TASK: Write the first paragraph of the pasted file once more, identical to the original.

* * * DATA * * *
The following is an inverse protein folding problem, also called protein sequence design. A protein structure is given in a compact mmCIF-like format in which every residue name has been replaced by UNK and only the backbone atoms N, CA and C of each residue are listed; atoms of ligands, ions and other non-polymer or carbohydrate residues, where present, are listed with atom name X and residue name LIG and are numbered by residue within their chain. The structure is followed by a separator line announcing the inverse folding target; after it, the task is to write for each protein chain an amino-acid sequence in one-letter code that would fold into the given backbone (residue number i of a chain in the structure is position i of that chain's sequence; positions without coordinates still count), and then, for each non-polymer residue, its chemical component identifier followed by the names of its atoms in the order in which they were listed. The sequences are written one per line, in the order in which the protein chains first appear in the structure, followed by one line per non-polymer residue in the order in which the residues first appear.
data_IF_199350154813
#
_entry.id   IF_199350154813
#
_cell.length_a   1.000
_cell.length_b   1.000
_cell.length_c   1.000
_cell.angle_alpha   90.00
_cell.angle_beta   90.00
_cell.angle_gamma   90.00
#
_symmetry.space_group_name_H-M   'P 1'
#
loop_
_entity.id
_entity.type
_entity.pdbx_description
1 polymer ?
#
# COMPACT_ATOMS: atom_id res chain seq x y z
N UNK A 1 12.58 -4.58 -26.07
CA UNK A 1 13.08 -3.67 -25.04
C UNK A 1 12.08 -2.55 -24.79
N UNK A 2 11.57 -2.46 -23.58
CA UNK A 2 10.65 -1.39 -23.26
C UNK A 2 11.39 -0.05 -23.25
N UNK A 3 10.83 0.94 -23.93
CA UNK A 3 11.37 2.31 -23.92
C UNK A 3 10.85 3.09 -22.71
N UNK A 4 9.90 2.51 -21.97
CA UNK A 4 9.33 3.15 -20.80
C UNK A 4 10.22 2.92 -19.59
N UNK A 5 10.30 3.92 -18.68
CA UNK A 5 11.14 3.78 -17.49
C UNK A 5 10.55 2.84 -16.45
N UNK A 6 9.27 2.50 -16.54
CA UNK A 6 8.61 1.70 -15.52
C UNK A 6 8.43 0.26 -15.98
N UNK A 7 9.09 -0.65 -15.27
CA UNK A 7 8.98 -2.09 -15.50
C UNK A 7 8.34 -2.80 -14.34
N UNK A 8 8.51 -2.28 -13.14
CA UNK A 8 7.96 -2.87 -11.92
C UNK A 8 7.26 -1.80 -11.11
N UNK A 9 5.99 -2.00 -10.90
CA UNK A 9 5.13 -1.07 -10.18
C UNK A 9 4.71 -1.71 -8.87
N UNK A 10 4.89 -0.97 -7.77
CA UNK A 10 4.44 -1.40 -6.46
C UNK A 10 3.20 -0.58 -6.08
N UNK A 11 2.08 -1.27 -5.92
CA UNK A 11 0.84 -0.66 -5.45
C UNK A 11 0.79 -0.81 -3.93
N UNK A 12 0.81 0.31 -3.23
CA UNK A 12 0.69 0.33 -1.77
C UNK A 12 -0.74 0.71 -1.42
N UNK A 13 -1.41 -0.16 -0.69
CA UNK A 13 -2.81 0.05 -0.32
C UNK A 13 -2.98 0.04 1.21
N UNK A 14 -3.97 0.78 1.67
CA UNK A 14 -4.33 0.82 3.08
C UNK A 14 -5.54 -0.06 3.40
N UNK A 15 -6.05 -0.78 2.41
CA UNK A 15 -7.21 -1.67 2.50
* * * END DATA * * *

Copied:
The following is an inverse protein folding problem, also called protein sequence design. A protein structure is given in a compact mmCIF-like format in which every residue name has been replaced by UNK and only the backbone atoms N, CA and C of each residue are listed; atoms of ligands, ions and other non-polymer or carbohydrate residues, where present, are listed with atom name X and residue name LIG and are numbered by residue within their chain. The structure is followed by a separator line announcing the inverse folding target; after it, the task is to write for each protein chain an amino-acid sequence in one-letter code that would fold into the given backbone (residue number i of a chain in the structure is position i of that chain's sequence; positions without coordinates still count), and then, for each non-polymer residue, its chemical component identifier followed by the names of its atoms in the order in which they were listed. The sequences are written one per line, in the order in which the protein chains first appear in the structure, followed by one line per non-polymer residue in the order in which the residues first appear.